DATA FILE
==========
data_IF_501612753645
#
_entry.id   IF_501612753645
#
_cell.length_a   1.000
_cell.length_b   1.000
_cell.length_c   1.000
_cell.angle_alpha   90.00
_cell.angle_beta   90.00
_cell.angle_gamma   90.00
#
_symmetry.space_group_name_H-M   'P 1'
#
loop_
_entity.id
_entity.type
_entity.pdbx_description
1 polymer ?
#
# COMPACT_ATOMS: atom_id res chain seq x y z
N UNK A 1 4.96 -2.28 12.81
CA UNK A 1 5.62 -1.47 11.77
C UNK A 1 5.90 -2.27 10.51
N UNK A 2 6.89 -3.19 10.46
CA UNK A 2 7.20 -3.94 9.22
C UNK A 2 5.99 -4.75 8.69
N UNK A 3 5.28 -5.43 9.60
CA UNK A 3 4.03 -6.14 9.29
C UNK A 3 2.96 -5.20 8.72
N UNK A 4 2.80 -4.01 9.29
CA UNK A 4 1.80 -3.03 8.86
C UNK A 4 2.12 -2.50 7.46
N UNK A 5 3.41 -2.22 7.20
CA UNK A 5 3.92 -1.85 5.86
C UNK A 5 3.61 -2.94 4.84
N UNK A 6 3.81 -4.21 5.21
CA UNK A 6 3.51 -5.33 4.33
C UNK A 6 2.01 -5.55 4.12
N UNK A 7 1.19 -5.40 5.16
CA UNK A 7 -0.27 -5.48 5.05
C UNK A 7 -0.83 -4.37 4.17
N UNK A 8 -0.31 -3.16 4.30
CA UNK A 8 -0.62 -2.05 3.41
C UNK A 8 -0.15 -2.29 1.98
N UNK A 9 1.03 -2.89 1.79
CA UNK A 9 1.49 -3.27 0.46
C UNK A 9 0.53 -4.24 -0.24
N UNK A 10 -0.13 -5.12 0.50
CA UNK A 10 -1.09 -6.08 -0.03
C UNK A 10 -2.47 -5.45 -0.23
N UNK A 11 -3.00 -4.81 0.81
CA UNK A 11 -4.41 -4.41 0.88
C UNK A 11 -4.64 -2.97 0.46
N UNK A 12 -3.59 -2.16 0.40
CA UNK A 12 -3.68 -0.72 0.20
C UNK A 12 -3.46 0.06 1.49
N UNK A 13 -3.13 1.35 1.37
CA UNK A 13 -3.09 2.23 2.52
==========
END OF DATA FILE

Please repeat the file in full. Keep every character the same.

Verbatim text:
data_IF_501612753645
#
_entry.id   IF_501612753645
#
_cell.length_a   1.000
_cell.length_b   1.000
_cell.length_c   1.000
_cell.angle_alpha   90.00
_cell.angle_beta   90.00
_cell.angle_gamma   90.00
#
_symmetry.space_group_name_H-M   'P 1'
#
loop_
_entity.id
_entity.type
_entity.pdbx_description
1 polymer ?
#
# COMPACT_ATOMS: atom_id res chain seq x y z
N UNK A 1 4.96 -2.28 12.81
CA UNK A 1 5.62 -1.47 11.77
C UNK A 1 5.90 -2.27 10.51
N UNK A 2 6.89 -3.19 10.46
CA UNK A 2 7.20 -3.94 9.22
C UNK A 2 5.99 -4.75 8.69
N UNK A 3 5.28 -5.43 9.60
CA UNK A 3 4.03 -6.14 9.29
C UNK A 3 2.96 -5.20 8.72
N UNK A 4 2.80 -4.01 9.29
CA UNK A 4 1.80 -3.03 8.86
C UNK A 4 2.12 -2.50 7.46
N UNK A 5 3.41 -2.22 7.20
CA UNK A 5 3.92 -1.85 5.86
C UNK A 5 3.61 -2.94 4.84
N UNK A 6 3.81 -4.21 5.21
CA UNK A 6 3.51 -5.33 4.33
C UNK A 6 2.01 -5.55 4.12
N UNK A 7 1.19 -5.40 5.16
CA UNK A 7 -0.27 -5.48 5.05
C UNK A 7 -0.83 -4.37 4.17
N UNK A 8 -0.31 -3.16 4.30
CA UNK A 8 -0.62 -2.05 3.41
C UNK A 8 -0.15 -2.29 1.98
N UNK A 9 1.03 -2.89 1.79
CA UNK A 9 1.49 -3.27 0.46
C UNK A 9 0.53 -4.24 -0.24
N UNK A 10 -0.13 -5.12 0.50
CA UNK A 10 -1.09 -6.08 -0.03
C UNK A 10 -2.47 -5.45 -0.23
N UNK A 11 -3.00 -4.81 0.81
CA UNK A 11 -4.41 -4.41 0.88
C UNK A 11 -4.64 -2.97 0.46
N UNK A 12 -3.59 -2.16 0.40
CA UNK A 12 -3.68 -0.72 0.20
C UNK A 12 -3.46 0.06 1.49
N UNK A 13 -3.13 1.35 1.37
CA UNK A 13 -3.09 2.23 2.52